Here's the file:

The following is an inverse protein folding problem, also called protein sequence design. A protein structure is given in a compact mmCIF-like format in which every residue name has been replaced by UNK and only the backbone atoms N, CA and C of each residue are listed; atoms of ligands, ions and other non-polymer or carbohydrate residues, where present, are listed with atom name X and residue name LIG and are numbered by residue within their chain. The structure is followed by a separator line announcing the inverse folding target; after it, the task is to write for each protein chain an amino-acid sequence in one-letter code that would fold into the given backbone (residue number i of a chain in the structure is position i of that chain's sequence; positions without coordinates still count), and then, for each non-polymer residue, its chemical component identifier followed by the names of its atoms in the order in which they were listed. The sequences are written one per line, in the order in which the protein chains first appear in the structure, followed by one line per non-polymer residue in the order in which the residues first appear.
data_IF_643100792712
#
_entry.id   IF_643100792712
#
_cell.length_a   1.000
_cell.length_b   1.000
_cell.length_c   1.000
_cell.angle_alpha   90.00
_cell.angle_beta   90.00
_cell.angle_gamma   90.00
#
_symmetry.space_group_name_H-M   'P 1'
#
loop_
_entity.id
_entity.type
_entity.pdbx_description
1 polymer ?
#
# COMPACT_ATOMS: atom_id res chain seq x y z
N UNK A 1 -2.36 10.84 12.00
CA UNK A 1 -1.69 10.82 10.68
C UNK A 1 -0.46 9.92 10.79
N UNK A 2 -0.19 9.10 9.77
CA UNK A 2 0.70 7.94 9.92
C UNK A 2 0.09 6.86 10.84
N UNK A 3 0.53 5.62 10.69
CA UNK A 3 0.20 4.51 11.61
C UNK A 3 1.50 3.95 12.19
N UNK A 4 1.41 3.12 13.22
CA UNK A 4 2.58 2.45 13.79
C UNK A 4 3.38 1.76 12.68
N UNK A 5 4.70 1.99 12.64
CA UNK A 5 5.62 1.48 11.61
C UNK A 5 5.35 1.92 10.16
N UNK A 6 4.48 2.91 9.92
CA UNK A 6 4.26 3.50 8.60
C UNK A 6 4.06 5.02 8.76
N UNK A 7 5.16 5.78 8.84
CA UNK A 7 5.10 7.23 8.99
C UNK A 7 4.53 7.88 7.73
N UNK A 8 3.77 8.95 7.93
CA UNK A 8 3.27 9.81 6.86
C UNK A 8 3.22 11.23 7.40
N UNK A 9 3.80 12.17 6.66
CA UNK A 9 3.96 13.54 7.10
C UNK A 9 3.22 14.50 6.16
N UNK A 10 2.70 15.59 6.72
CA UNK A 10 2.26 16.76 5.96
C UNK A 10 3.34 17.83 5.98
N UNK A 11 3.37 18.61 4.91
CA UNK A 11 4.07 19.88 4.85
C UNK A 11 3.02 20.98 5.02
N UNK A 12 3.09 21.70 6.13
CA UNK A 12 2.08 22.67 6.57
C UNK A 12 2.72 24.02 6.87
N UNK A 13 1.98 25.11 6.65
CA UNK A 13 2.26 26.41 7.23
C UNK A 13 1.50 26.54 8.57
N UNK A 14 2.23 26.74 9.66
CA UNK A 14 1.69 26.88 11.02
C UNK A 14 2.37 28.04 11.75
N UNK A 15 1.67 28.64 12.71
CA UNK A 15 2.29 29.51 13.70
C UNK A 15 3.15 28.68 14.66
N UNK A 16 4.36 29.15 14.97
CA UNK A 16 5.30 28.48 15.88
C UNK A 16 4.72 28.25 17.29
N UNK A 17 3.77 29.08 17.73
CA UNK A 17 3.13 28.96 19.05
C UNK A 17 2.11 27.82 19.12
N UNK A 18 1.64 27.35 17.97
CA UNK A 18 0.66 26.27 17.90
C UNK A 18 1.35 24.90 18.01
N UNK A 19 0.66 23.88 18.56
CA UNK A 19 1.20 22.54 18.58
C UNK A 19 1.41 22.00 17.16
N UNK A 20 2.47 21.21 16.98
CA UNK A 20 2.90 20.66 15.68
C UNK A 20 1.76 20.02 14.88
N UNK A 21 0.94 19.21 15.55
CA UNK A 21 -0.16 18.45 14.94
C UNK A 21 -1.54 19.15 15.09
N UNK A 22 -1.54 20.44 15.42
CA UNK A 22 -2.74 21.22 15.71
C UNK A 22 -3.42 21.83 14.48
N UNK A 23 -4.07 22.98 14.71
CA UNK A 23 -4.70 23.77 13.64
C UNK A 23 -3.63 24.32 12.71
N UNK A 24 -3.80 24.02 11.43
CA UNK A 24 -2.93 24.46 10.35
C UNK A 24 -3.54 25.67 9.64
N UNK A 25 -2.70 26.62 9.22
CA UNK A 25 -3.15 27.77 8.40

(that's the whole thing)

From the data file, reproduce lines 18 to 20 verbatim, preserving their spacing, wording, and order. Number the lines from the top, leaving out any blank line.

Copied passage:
_entity.pdbx_description
1 polymer ?
#